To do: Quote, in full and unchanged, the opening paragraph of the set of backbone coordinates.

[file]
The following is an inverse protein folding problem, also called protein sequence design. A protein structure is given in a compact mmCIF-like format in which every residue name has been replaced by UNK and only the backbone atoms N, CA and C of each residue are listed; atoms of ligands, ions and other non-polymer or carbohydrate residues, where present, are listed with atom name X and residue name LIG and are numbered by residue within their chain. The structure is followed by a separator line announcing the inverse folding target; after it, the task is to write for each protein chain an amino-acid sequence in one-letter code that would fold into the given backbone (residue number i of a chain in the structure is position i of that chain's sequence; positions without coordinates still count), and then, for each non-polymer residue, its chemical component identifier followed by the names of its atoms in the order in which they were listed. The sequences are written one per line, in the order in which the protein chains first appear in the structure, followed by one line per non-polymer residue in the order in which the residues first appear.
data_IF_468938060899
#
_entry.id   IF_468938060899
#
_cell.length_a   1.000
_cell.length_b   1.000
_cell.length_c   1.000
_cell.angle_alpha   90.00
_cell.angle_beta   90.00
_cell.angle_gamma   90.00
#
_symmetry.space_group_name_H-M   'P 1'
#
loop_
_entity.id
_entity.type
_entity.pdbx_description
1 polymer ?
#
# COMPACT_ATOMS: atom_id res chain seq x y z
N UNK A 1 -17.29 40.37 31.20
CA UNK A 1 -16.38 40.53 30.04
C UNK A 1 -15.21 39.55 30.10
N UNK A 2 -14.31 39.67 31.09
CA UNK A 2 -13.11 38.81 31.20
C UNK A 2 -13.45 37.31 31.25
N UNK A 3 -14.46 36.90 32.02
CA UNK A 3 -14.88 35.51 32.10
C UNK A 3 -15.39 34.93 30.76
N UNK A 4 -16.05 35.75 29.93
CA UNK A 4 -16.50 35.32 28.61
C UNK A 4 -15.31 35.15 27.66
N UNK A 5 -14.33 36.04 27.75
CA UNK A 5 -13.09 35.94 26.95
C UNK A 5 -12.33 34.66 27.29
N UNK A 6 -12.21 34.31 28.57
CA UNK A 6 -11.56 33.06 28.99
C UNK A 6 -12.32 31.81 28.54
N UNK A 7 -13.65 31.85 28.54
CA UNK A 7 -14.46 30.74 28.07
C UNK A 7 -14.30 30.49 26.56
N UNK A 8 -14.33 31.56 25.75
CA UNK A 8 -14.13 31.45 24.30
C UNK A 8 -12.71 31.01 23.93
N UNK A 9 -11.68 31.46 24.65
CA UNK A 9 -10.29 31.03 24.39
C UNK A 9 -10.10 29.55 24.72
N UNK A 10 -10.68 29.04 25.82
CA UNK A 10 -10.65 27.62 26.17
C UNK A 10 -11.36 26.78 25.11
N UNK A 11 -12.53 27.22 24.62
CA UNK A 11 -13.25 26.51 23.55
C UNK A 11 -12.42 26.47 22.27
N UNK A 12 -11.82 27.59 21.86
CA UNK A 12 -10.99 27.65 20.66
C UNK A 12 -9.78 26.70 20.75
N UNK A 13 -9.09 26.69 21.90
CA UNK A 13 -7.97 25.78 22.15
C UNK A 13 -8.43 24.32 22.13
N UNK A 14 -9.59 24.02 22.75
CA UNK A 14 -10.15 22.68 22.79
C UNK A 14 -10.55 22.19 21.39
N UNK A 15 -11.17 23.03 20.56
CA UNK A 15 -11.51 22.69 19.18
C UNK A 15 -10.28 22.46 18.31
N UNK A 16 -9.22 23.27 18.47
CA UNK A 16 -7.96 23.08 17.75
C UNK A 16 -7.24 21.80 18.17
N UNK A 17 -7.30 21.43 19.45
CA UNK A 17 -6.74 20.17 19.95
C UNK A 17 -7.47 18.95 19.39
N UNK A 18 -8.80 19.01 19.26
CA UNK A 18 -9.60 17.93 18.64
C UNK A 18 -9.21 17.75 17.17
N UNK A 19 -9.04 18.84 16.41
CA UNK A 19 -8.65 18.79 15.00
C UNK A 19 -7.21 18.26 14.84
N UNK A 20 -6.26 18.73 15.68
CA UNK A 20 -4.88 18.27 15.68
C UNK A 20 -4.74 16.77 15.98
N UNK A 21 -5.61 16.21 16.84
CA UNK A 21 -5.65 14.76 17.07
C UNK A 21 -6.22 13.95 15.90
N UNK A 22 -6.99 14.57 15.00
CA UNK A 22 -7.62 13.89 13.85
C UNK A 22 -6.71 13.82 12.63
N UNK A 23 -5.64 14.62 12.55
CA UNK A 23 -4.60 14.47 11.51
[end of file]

The following is an inverse protein folding problem, also called protein sequence design. A protein structure is given in a compact mmCIF-like format in which every residue name has been replaced by UNK and only the backbone atoms N, CA and C of each residue are listed; atoms of ligands, ions and other non-polymer or carbohydrate residues, where present, are listed with atom name X and residue name LIG and are numbered by residue within their chain. The structure is followed by a separator line announcing the inverse folding target; after it, the task is to write for each protein chain an amino-acid sequence in one-letter code that would fold into the given backbone (residue number i of a chain in the structure is position i of that chain's sequence; positions without coordinates still count), and then, for each non-polymer residue, its chemical component identifier followed by the names of its atoms in the order in which they were listed. The sequences are written one per line, in the order in which the protein chains first appear in the structure, followed by one line per non-polymer residue in the order in which the residues first appear.